Brian Wilson’s story is unusual by Pop history standards. A musical prodigy, who created his most notable and successful work before the age of 25, he soon succumbed to regular drug use as his mental health declined. His fears and neuroses plaguing him, creative output declined and by the early 80s he was bed-ridden and weighed over 300 pound. He at one point would have seemed a sure bet for the next name in rock’s tragic casualty list, along with Keith Moon, Elvis and Syd Barrett. But proving himself a rare survivor, in spite of his on-going near-schizophrenic illnesses and is still performing and recording music to this day – most of which is pretty good and nearly holds up to his early groundbreaking works. These are SMilE and Pet Sounds, and if you haven’t delved into Wilson, I greatly suggest giving all versions of SMilE listen to understand why this guy is so revered. Now he has his own biopic, which is greatly entertaining in spite of it’s flaws and has it’s own unique style and insight’s into this most unique of musical lives.
Veteran producer and recent director Bill Pohlad led the production, using inventive narrative devices to capture the essence of Wilson’s art as well as his strained genius. The narrative jumps between two key periods in Wilson’s life. Paul Dano plays a young Wilson, mental health declining while he reaches his creative peak. In the second narrative, John Cusack plays an older, increasingly troubled Wilson under the grip of psychotherapist Dr. Eugene Landy. This style is comparable to Todd Haynes’ Bob Dylan cross-section, I’m Not There (screenwriter Oren Moverman worked on both). While that film took liberties with the life of Bob Dylan, drawing inspiration from his music and various stages of his persona, Love And Mercy sticks to the facts. Mythic moments of Wilson’s career such as the piano in the sandbox, the animals in the studio, the 1964 airborne panic attack – are all present. Much documented quotes and conversations are included, but they’re also condensed, which is probably necessary to not drag out exposition, but it does feel forced at times.
Minor script accuracy gripes aside, most of the early Wilson period is electrifyingly re-enacted, Paul Dano’s performance of Wilson being particularly accurate. Wilson himself is quoted as saying in regards to this performance, “I was really blown away by how close he [Dano] got to my personality. It’s amazing.” The scenes of recording Pet Sounds and Smile are a thrill, and seem to be very accurately depicted. Music geeks will get off on the attention to detail – the actor’s playing the session musicians are all really playing their instruments, the studios and locations look authentic, and even mythic scenes such as Wilson directing an entire orchestra to wear children’s fireman helmets are included. The early scenes steal the movie for me, and make the film worth watching for this alone. John Cusack does his best as the older Wilson and although Dano is a more realistic in appearance, Cusack’s performance effectively conveys the heartbreaking desperation of Wilson’s middle aged situation. Later scenes are dominated by exchanges between Wilson’s second wife, Melinda Ledbetter (played by Elizabeth Banks) and the controlling psychotherapist and main antagonist, Eugene Landy (Paul Giamatti). A trim to these scenes wouldn’t have hurt, though they get their intended emotional effect across. Landy is portrayed completely as the enemy, and Ledbetter as Wilson’s savior, although many sources state that the real life Landy saved Wilson’s life (if the Daily Mail is to believed). No doubt their relationship was unhealthy towards the end, but perhaps in portraying Landy as an utter evil presence is some what a distortion of the truth.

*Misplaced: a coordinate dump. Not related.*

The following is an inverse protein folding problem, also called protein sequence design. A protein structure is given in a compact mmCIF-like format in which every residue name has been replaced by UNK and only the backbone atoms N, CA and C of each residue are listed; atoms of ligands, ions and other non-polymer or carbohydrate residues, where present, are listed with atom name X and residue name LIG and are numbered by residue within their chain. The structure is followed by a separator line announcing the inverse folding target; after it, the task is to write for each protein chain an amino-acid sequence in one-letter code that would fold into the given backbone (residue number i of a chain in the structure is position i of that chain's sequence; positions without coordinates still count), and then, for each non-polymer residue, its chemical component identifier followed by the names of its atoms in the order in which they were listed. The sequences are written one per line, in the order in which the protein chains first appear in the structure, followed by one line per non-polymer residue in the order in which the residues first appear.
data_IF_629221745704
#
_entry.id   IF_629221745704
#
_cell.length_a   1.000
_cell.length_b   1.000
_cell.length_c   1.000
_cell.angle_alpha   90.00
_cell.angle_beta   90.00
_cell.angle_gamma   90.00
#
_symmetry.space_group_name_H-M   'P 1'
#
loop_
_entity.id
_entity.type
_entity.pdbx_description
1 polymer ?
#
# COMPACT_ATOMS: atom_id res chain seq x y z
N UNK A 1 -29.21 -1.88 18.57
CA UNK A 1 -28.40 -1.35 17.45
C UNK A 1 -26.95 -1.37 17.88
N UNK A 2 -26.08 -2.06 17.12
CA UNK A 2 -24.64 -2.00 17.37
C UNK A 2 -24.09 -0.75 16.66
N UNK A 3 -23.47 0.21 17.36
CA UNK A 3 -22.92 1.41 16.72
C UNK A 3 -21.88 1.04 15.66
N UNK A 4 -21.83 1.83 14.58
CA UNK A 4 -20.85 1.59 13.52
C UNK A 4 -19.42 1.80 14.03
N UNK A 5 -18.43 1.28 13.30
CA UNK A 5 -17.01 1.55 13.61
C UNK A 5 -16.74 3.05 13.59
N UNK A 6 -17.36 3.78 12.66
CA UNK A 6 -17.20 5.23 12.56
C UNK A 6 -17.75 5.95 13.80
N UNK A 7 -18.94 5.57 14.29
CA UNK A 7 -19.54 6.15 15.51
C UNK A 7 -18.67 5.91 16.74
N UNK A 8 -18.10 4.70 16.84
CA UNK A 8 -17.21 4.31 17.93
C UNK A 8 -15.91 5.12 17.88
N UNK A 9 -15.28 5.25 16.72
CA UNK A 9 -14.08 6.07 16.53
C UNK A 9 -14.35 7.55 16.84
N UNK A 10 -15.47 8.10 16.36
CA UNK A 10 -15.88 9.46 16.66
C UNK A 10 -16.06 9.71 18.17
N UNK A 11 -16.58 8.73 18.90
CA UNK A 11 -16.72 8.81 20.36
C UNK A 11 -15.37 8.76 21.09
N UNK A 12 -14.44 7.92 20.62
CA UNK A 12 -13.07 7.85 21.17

Jumping between the two time-periods is sometimes erratic, with both having their own distinctive styles. Cinematography choices reflects this, with the early period seeming to be 35mm, while the later a digital aesthetic. The episodic structure of the film keeps things entertaining, as the script rarely falls on usual biography film cliches. These choices could be said to be experimental in the way that Wilson’s songwriting is – with edit choices comparable to the cut and paste techniques used in the recording of Good Vibrations for example. The sound design is also stand-out, with Atticus Ross drawing from Wilson’s studio archive to create something reflective of the auditory hallucinations Wilson experiences. The compositions sit side by side with the Beach Boys classics, tying the two narrative sections together, and amplifying the drug fueled paranoia of the 60s scenes immensely.
Technically impressive and emotionally powerful, this is an unconventional but polished dramatization of one of the most important musicians of our time. Wilson’s life is not greatly known outside of the realm of Beach Boys fanatics, so I feel this is an important story to push to the mainstream. Parts of the narrative might be slightly biased to certain party’s – the argument has been put out there that this is revisionist history praising Wilson’s current wife and demonizing Eugene Landy – but the story told within is a fascinating one, if simplified for mainstream audiences. I would argue more good than harm is done with the telling of this story, as it brings light on how debilitating mental health issues can be, even to some one seemingly blessed with talent and opportunity. Most importantly, this is a really entertaining and intelligently made film. Somewhat like the intentional musical errors found within some of Wilson’s best compositions, there are rough edges, but they only make the film more interesting.